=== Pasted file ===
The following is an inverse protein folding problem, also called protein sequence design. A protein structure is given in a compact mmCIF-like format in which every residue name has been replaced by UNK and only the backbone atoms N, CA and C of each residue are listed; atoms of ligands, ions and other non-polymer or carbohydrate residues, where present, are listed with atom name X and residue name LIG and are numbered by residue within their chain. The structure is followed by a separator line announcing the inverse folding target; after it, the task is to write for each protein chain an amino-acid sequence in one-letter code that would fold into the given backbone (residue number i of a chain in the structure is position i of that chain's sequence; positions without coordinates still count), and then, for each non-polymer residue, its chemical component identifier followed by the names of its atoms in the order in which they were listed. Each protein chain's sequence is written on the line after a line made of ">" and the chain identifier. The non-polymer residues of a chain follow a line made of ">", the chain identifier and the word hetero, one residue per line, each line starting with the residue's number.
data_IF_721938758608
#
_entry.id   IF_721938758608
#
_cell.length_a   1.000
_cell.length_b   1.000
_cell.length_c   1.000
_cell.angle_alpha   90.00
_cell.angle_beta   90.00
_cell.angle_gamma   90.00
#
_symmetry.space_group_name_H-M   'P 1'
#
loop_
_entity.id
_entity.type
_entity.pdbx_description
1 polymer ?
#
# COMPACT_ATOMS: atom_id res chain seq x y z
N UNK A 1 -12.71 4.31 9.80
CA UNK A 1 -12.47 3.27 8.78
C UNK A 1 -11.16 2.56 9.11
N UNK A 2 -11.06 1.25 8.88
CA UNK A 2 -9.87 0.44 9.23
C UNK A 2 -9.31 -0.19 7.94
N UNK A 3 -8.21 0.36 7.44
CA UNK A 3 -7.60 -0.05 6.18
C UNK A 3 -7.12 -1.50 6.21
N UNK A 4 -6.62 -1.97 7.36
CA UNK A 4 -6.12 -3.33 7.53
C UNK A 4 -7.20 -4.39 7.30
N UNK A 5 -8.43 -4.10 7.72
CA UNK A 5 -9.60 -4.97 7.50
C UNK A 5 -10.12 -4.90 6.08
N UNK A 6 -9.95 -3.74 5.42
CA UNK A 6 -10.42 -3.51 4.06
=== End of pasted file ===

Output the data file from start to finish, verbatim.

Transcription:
The following is an inverse protein folding problem, also called protein sequence design. A protein structure is given in a compact mmCIF-like format in which every residue name has been replaced by UNK and only the backbone atoms N, CA and C of each residue are listed; atoms of ligands, ions and other non-polymer or carbohydrate residues, where present, are listed with atom name X and residue name LIG and are numbered by residue within their chain. The structure is followed by a separator line announcing the inverse folding target; after it, the task is to write for each protein chain an amino-acid sequence in one-letter code that would fold into the given backbone (residue number i of a chain in the structure is position i of that chain's sequence; positions without coordinates still count), and then, for each non-polymer residue, its chemical component identifier followed by the names of its atoms in the order in which they were listed. Each protein chain's sequence is written on the line after a line made of ">" and the chain identifier. The non-polymer residues of a chain follow a line made of ">", the chain identifier and the word hetero, one residue per line, each line starting with the residue's number.
data_IF_721938758608
#
_entry.id   IF_721938758608
#
_cell.length_a   1.000
_cell.length_b   1.000
_cell.length_c   1.000
_cell.angle_alpha   90.00
_cell.angle_beta   90.00
_cell.angle_gamma   90.00
#
_symmetry.space_group_name_H-M   'P 1'
#
loop_
_entity.id
_entity.type
_entity.pdbx_description
1 polymer ?
#
# COMPACT_ATOMS: atom_id res chain seq x y z
N UNK A 1 -12.71 4.31 9.80
CA UNK A 1 -12.47 3.27 8.78
C UNK A 1 -11.16 2.56 9.11
N UNK A 2 -11.06 1.25 8.88
CA UNK A 2 -9.87 0.44 9.23
C UNK A 2 -9.31 -0.19 7.94
N UNK A 3 -8.21 0.36 7.44
CA UNK A 3 -7.60 -0.05 6.18
C UNK A 3 -7.12 -1.50 6.21
N UNK A 4 -6.62 -1.97 7.36
CA UNK A 4 -6.12 -3.33 7.53
C UNK A 4 -7.20 -4.39 7.30
N UNK A 5 -8.43 -4.10 7.72
CA UNK A 5 -9.60 -4.97 7.50
C UNK A 5 -10.12 -4.90 6.08
N UNK A 6 -9.95 -3.74 5.42
CA UNK A 6 -10.42 -3.51 4.06